Striving to achieve a sense of perfection has been a misguided belief in my life, often leading me down the wrong path. It has made me, at times, place value on the wrong things. It has made me not listen to my true self for fear that I would somehow fail in another’s eyes. I was curious as to how the idea of perfection has become so pervasive in our society, how it begins, how it hurts us and perhaps, even, if it carries a certain benefit.
The idea of “being perfect” is something that plagues many of us in our society, causing a lot of stress and feelings of inadequacy. Where does this idea that we need to be perfect come from? How can we come to terms with (and find the beauty in) imperfection?
Over the past decade, I’ve witnessed major shifts in the zeitgeist of our country. I’ve seen it in the data, and honestly, I’ve seen it in the faces of the people I meet, interview, and talk to. The world has never been an easy place, but the past decade has been traumatic for so many people that it’s made changes in our culture. From 9/11, multiple wars, and the recession, to catastrophic natural disasters and the increase in random violence and school shootings, we’ve survived and are surviving events that have torn at our sense of safety with such force that we’ve experienced them as trauma even if we weren’t directly involved. And when it comes to the staggering numbers of those now unemployed and under-employed, I think every single one of us has been directly affected or is close to someone who has been directly affected.
“Worrying about scarcity is our culture’s version of post-traumatic stress…”
Scarcity thrives in a culture where everyone is hyperaware of lack. Everything from safety and love to money and resources feels restricted or lacking. We spend inordinate amounts of time calculating how much we have, want, and don’t have, and how much everyone else has, needs, and wants. The greatest casualties of a scarcity culture are our willingness to own our vulnerabilities and our ability to engage with the world from a place of worthiness.
After doing this work for the past twelve years and watching scarcity ride roughshod over our families, organizations and communities, I’d say the one thing we have in common is that we’re sick of feeling afraid. We want to dare greatly. We’re tired of the national conversation centering on ‘What should we fear?’ and ‘Who should we blame?’ We all want to be brave.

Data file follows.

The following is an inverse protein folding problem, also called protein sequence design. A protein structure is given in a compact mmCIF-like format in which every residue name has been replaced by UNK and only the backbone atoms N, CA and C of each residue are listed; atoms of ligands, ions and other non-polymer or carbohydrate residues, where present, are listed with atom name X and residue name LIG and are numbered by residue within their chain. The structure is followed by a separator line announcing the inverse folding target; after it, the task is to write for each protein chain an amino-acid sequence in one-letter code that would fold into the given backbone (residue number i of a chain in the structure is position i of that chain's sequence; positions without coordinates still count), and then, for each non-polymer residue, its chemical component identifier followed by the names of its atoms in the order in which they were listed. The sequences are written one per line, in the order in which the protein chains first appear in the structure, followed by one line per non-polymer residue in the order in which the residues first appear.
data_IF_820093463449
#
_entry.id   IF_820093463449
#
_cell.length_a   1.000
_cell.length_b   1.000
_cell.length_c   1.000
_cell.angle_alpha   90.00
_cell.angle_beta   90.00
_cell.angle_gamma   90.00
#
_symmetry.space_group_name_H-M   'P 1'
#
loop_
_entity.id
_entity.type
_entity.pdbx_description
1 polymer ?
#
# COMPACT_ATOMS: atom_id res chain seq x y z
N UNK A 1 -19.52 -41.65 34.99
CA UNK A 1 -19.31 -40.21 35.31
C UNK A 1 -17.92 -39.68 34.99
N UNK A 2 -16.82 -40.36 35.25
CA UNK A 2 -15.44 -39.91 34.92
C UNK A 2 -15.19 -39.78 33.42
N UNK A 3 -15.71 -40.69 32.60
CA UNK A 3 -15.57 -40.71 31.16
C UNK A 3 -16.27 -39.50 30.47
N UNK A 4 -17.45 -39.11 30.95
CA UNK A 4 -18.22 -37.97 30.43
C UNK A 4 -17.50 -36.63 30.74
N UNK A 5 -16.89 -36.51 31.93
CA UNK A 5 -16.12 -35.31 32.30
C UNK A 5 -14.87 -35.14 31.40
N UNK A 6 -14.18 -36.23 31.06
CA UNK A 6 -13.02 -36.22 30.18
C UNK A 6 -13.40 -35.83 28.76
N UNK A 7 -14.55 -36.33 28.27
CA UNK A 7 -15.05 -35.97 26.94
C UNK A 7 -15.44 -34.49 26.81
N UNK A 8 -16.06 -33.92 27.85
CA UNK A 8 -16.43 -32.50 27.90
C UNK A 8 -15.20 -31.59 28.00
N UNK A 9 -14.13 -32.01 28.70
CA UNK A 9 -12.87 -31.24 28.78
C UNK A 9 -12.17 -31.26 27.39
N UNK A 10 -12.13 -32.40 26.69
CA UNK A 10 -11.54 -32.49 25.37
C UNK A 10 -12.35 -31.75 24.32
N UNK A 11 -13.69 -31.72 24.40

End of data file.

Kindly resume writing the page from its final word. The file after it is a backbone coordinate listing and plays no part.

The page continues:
Our culture of scarcity is defined by this sentence:
It only takes a few seconds before people fill in the blanks with their own version:
- Never good enough.
- Never perfect enough.
- Never thin enough.
- Never powerful enough.
- Never successful enough.
- Never smart enough.
- Never certain enough.
- Never safe enough.
- Never extraordinary enough.
The three components of scarcity are shame, comparison, and disengagement. To transform scarcity we need to Dare Greatly; we need to cultivate worthiness, a clear sense of purpose, and we need to re-engage.
On what it means to “dare greatly”:
The phrase “Daring Greatly” is from Theodore Roosevelt’s speech, Citizenship in a Republic. This is the passage that made the speech famous:
“It is not the critic who counts; not the man who points out how the strong man stumbles, or where the doer of deeds could have done them better. The credit belongs to the man who is actually in the arena, whose face is marred by dust and sweat and blood; who strives valiantly; who errs, who comes short again and again, because there is no effort without error and shortcoming; but who does actually strive to do the deeds; who knows great enthusiasms, the great devotions; who spends himself in a worthy cause; who at the best knows in the end the triumph of high achievement, and who at the worst, if he fails, at least fails while daring greatly . . .”
The first time I read this quote, I thought: This is vulnerability. Everything I’ve learned from over a decade of research on vulnerability has taught me this exact lesson. Vulnerability is not knowing victory or defeat, it’s understanding the necessity of both; it’s engaging. It’s being all in…
“Perfect and bulletproof are seductive, but they don’t exist in the human experience.”
We must walk into the arena, whatever it may be—a new relationship, an important meeting, our creative process, or a difficult family conversation—with courage and the willingness to engage. Rather than sitting on the sidelines and hurling judgment and advice, we must dare to show up and let ourselves be seen. This is vulnerability. This is daring greatly.
—Dr. Brené Brown is a research professor at the University of Houston Graduate College of Social Work. She has spent the past 12 years studying vulnerability, courage, worthiness, and shame. She is the author of the #1 New York Times Bestseller, Daring Greatly: How the Courage to Be Vulnerable Transforms the way we Live, Love, Parent, and Lead.
Here’s a sneak peek into a newly created virtual archive of the legendary designer, Valentino Garavani. This museum of sorts was created by Valentino’s long-time business partner, Giancarlo Giammetti, and is the first of its kind.